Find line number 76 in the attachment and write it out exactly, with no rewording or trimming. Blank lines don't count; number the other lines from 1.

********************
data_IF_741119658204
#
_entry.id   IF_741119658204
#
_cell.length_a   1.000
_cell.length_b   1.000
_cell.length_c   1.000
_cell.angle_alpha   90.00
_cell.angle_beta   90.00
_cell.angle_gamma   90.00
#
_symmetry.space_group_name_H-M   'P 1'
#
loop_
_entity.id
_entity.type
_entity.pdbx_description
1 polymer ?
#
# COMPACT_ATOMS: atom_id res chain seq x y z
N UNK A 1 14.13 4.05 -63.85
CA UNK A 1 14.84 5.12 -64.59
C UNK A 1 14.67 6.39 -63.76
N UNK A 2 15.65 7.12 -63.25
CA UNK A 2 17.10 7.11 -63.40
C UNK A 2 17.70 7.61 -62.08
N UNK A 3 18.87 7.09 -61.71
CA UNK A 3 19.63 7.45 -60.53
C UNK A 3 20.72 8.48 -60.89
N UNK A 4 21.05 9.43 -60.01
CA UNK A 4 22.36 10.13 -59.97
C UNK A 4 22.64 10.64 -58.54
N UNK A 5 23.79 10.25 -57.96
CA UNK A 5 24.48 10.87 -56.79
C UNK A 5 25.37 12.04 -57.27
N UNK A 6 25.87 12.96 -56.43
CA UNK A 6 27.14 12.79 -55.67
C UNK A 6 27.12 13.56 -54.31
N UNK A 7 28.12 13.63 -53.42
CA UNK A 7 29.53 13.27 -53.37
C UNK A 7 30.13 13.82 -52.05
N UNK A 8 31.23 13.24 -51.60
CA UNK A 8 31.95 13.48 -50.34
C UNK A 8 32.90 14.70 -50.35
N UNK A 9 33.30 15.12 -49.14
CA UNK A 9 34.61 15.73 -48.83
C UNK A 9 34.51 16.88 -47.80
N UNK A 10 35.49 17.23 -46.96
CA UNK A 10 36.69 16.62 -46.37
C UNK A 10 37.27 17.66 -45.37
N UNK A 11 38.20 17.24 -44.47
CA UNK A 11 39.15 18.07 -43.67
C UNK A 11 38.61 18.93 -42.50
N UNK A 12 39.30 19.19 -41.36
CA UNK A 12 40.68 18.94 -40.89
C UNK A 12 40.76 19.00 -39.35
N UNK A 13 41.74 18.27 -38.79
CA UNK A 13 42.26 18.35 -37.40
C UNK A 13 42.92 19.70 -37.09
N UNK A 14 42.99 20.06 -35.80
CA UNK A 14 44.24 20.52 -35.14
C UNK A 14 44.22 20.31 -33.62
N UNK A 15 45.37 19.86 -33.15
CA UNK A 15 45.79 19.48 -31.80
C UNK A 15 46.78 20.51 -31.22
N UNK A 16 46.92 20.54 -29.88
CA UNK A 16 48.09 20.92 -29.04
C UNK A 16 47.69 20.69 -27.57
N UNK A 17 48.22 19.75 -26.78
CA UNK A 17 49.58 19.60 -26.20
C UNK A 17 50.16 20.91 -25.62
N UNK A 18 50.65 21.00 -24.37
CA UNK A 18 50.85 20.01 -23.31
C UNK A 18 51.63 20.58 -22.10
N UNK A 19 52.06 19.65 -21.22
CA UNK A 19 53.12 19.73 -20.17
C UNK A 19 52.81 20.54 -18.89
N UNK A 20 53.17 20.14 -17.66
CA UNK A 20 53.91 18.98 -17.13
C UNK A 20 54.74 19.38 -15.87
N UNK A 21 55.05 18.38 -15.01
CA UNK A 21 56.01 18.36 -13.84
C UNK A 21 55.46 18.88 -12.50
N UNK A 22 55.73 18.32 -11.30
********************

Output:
CA UNK A 19 53.12 19.73 -20.17